were you given an opportunity to listen to your previous statement? >> no. >> were you ever given a transcript of your previous statement? >> no. >> would you disagree with me if i told you you said, i even saw them check his pulse multiple times before the ambulance got there. >> i would not agree with that. >> you would not agree with that? >> yes, because i don't remember. >> you don't remember that enough. >> can you restate it? >> sure. back when you were interviewed by the police officers in september, you told them that you saw the officers checking his pulse multiple times before the ambulance got there. >> i do not believe i said multiple times. >> may across the witness, your honor? >> 36415, page 40.
i am going to hand this through the plexiglas. just going to point to the last underline. may ask you to readhat? did you tell agents that you saw the officers check the pulse multiple times? >> yes, i did. then afterwards i told them it looked like they didn't find one. >> ok. now, you also described to the
officers that you were angry. >> yes. >> and you would agree to this day that you were angry at what you saw? >> yes. >> would you describe others in the crowd as angry as well? >> i would assume so. >> i have no further questions. >> you were just asked some questions about the pulse. did that refresh your recollection about wyou saw? >> a little bit. the day those officers came to my house, it was multiple times of being bothered and it was kind of like they forced the interview onto me. >> ok. thinking about it today, in terms of what you saw that day,
just tell the jury what you saw, in terms of somebody checking the pulse. >> well, i don't exactly remember standing right there all the way, beuse it was kind of, like, in and out, but re-watching the video, i remember seeing someone move their hands towards his wrist, his vitals, behind his back. >> was that person mr. ch auvin? >> no. >> are you unclear about whether there was a pulse check because you said you did not change anything they were doing? >> crect. >> would u.s. human that if they had not -- that if they are concerned, they would have changed what they were doing? >> yes. >> they would have gotten off him, that is what you would have
expected would happen? >> yes, that is what i expected they would do. >> you were asked questions about being angry. were you upset about what was going on in front of you? >> yes. >> did you attack anybody? >> know. >>hit anybody? >> no. >> threatened officers in any way? >> no. >> when you say angry, what do you mean? >> i was upset because there was nothing we could do but what of them take this man's life in front of our eyes. >> when you say, we, were all of you doing what you are doing, meaning not getting physical or throwing punches or making threats at the cops? >> yes. >> thank you. you may step down. >> there is the judge in the trial of derek chauvin, telling the latest witness that she may step down. we are on day two of the trial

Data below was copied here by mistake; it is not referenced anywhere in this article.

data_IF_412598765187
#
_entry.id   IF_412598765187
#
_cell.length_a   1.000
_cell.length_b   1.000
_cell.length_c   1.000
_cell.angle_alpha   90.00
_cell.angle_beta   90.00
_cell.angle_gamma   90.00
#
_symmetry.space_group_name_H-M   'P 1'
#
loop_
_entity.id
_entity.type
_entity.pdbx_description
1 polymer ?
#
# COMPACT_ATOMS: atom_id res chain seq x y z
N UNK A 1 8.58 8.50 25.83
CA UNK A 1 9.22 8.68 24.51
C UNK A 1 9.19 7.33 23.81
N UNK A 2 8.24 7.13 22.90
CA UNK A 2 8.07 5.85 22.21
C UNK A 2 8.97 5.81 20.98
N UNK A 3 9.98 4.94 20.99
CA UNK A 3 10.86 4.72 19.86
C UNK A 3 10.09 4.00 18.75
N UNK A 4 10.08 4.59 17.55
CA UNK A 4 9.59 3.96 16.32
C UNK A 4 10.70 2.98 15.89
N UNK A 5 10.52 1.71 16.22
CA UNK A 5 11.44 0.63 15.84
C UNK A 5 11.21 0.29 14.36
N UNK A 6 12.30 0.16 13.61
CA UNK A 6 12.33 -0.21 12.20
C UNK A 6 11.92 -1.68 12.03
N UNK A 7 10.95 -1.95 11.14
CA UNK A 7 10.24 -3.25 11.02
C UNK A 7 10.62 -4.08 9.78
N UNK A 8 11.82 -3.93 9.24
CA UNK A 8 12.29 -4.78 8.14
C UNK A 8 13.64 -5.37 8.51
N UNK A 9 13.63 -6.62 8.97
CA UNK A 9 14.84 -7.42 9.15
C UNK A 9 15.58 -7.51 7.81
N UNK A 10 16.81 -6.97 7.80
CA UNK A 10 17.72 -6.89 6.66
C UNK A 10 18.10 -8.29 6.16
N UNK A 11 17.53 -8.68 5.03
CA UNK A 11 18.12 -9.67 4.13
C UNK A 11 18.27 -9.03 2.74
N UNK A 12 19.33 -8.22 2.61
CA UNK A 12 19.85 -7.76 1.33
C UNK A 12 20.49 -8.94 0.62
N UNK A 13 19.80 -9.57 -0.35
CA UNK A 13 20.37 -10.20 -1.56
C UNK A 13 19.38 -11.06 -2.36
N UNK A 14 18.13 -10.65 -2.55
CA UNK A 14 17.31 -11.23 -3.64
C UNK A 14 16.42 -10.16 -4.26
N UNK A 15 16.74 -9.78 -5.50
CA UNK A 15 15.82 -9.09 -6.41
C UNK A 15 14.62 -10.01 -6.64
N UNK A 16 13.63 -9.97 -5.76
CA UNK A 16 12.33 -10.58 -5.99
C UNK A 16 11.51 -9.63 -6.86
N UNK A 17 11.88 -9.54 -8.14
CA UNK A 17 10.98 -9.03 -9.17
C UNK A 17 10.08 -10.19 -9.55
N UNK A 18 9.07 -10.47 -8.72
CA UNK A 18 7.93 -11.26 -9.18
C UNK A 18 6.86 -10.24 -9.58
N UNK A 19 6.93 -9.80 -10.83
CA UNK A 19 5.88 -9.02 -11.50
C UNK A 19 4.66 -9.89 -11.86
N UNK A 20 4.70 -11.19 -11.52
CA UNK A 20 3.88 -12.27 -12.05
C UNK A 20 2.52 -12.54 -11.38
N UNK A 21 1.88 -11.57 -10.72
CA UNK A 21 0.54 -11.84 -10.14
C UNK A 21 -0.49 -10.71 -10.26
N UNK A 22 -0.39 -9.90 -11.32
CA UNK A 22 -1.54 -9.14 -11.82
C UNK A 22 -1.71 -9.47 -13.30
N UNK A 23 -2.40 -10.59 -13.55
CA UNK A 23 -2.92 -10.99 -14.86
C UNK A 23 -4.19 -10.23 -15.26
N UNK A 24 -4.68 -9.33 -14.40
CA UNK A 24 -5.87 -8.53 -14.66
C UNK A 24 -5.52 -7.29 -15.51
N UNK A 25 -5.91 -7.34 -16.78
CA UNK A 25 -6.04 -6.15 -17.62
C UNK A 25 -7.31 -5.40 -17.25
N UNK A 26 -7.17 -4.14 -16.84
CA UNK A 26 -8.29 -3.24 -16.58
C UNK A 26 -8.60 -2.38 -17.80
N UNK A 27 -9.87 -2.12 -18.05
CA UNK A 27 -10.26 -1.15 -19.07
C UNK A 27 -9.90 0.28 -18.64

of former officer derek chauvin who faces two charges of murder and one of manslaughter, and as you can hear, both the persecution and the defense are having the opportunity to ask questions of a number of people, all of whom witnessed the arrest and the death of george floyd in minneapolis in may of last year. let me run you through the three charges faced by derek chauvin. they are second-degree and intentional murder, third-degree murder, and second degree manslaughter. they all had differing burdens of proof. for the second-degree murder charge, persecutors must prove derek chauvin caused george floyd's death while committing or trying to commit a crime, in this case, assaulting him having his knee on george floyd's neck. the third-degree murder charge is easy to prove. persecutors must show that george floyd's death was caused by an act but was clearly dangerous, but not necessarily a
crime. the least serious of the charges is manslaughter, and that requires proof that derek chauvin caused george floyd's death through negligence. that is what the prosecution is aiming to prove. let here from the president of the national black trial lawyers group, with her assessment of the prosecution's approach. >> the prosecution is doing a very good job ofayering it. they are layering different points of vi. whether you are in an and one. -- 8911 dispatcher used to situations with violence, she thought it was wrong. and mma fighter thought something was wrong. a cross-section of people and perspectives where we can clearly see this was a use of force. they are layering that for us. >> this is a case of many involving the deaths of black people at the hands of the police in the. u.s. for many, this is not just about the death of george floyd, it is also about many others'